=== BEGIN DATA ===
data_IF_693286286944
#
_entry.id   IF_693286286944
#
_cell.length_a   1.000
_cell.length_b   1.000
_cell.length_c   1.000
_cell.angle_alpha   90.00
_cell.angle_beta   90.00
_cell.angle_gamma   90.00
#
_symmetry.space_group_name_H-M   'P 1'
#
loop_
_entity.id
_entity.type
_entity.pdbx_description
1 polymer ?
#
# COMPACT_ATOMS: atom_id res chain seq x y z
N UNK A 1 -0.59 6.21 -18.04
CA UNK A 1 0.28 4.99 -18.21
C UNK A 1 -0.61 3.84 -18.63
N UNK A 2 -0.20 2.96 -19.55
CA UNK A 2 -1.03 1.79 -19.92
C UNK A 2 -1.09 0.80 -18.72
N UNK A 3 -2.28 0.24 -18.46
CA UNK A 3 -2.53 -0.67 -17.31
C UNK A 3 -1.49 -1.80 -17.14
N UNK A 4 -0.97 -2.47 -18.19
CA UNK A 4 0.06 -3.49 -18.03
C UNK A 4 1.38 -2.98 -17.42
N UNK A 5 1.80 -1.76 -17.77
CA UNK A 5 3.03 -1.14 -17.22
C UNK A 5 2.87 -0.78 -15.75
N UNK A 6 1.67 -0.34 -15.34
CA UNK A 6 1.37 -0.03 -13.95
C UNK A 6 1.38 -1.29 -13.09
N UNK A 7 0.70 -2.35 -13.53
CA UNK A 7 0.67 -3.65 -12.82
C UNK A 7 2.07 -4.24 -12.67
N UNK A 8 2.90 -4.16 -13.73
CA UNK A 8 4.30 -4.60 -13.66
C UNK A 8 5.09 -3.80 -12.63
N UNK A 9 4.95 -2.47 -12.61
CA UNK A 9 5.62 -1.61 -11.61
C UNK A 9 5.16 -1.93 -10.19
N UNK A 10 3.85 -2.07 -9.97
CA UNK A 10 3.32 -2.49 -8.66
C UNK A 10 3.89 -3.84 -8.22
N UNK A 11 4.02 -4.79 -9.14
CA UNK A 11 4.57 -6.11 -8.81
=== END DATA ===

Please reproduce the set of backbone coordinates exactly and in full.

data_IF_693286286944
#
_entry.id   IF_693286286944
#
_cell.length_a   1.000
_cell.length_b   1.000
_cell.length_c   1.000
_cell.angle_alpha   90.00
_cell.angle_beta   90.00
_cell.angle_gamma   90.00
#
_symmetry.space_group_name_H-M   'P 1'
#
loop_
_entity.id
_entity.type
_entity.pdbx_description
1 polymer ?
#
# COMPACT_ATOMS: atom_id res chain seq x y z
N UNK A 1 -0.59 6.21 -18.04
CA UNK A 1 0.28 4.99 -18.21
C UNK A 1 -0.61 3.84 -18.63
N UNK A 2 -0.20 2.96 -19.55
CA UNK A 2 -1.03 1.79 -19.92
C UNK A 2 -1.09 0.80 -18.72
N UNK A 3 -2.28 0.24 -18.46
CA UNK A 3 -2.53 -0.67 -17.31
C UNK A 3 -1.49 -1.80 -17.14
N UNK A 4 -0.97 -2.47 -18.19
CA UNK A 4 0.06 -3.49 -18.03
C UNK A 4 1.38 -2.98 -17.42
N UNK A 5 1.80 -1.76 -17.77
CA UNK A 5 3.03 -1.14 -17.22
C UNK A 5 2.87 -0.78 -15.75
N UNK A 6 1.67 -0.34 -15.34
CA UNK A 6 1.37 -0.03 -13.95
C UNK A 6 1.38 -1.29 -13.09
N UNK A 7 0.70 -2.35 -13.53
CA UNK A 7 0.67 -3.65 -12.82
C UNK A 7 2.07 -4.24 -12.67
N UNK A 8 2.90 -4.16 -13.73
CA UNK A 8 4.30 -4.60 -13.66
C UNK A 8 5.09 -3.80 -12.63
N UNK A 9 4.95 -2.47 -12.61
CA UNK A 9 5.62 -1.61 -11.61
C UNK A 9 5.16 -1.93 -10.19
N UNK A 10 3.85 -2.07 -9.97
CA UNK A 10 3.32 -2.49 -8.66
C UNK A 10 3.89 -3.84 -8.22
N UNK A 11 4.02 -4.79 -9.14
CA UNK A 11 4.57 -6.11 -8.81